To know Brionna Renée Jenkins is to know passion, purpose and personality. The actress and writer is the gift of wittiness and spunk wrapped in a stylish box hailing from Queens, New York. Honing her craft from the time she touched the stage at the tender age of three-years-old reciting Maya Angelou’s ‘Phenomenal Woman’ she quickly realized, “she didn’t choose acting, acting chose her.”
Accepting that divine assignment the thespian took to her studies with training including Meisner technique at Ted Bardy Studios in NYC, Upright Citizen’s Brigade, Tasha Smith Actor’s Workshop (Chubbuck Technique) as well as the Stanislavski Method, Laban, and Alexander technique during her time at the American Academy of Dramatic Arts. She has been able to apply all of the aforementioned to the independent projects and stage productions she brings to life.
Most recently she can be seen as Pam, the spiritually grounded voice of reason, in the award winning quirky comedy Prospect Park about Pam and her two best friends navigating life in the namesake neighborhood of NYC. Some of her handpicked career highlights include portraying activist Afeni Shakur in Black Panther Women a stage production chronicling the often overlooked contributions of the Party’s women and the personal challenges they faced within the organization, Tulipop where she lends her voice to the outspoken animated character Miss Maddy and short film Tell (currently in post-production) that follows a young woman reclaiming her story as she heals from childhood trauma written, directed and starring Jenkins herself.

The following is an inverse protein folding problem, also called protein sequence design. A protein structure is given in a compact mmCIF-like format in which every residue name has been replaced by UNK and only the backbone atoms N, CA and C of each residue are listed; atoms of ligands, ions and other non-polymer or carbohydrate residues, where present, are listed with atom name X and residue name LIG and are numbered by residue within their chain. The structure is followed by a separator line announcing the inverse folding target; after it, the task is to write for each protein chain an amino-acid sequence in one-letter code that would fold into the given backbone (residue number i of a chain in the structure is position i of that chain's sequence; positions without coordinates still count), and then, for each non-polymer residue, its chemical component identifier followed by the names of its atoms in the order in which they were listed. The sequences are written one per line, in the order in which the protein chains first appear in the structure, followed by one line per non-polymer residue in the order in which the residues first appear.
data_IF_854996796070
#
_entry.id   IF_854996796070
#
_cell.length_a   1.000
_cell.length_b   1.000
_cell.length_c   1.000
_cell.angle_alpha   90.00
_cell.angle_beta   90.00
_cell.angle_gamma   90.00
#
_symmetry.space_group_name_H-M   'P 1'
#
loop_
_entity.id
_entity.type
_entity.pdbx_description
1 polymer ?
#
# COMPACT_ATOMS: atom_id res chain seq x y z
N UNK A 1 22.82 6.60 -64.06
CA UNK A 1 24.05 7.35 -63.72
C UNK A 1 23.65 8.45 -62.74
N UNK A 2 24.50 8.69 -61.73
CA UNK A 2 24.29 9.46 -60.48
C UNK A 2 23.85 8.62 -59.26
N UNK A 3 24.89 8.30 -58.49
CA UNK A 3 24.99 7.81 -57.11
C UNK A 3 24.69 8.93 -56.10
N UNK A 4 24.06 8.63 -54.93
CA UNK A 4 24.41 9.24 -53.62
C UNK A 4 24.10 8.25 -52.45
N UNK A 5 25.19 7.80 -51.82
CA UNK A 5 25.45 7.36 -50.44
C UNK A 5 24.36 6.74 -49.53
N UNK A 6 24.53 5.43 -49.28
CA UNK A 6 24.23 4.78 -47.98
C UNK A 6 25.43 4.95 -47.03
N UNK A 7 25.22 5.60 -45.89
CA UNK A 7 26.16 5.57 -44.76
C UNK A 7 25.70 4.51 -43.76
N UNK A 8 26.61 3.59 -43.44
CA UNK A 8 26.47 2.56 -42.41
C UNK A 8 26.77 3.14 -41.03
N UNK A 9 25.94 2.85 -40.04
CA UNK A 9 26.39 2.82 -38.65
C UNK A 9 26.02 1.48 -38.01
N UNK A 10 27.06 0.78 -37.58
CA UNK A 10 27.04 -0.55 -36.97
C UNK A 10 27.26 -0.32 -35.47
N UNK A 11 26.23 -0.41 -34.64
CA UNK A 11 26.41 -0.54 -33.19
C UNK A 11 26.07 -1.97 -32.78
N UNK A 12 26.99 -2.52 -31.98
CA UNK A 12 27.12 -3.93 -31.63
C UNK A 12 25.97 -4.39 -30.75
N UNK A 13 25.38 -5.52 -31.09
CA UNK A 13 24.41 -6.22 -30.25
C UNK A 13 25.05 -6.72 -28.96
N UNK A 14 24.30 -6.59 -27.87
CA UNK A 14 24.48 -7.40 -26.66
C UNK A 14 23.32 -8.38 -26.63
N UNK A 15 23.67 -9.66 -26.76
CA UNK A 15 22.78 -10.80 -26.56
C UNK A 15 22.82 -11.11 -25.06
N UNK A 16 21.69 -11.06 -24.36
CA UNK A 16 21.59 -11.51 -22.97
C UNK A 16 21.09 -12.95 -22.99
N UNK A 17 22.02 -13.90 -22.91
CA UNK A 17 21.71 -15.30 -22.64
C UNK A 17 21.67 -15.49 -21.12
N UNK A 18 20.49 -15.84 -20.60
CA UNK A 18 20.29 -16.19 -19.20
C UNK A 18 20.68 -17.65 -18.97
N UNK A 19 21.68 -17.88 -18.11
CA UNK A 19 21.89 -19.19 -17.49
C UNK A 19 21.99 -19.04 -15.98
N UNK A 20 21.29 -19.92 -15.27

When not acting, she is always allowing life and humanity to inspire her next work of art. Her work in both wellness and the arts has inspired her newest project Yoga Artistry where she helps other artists use yoga as a bridge between their physical bodies and their body of work – assisting them to discover maximum self-awareness to best use their instruments to carry out their artistic genius. Bri Renée uses every personal and professional life experience as a chance to grow knowing that when we are better, the world gets a little better.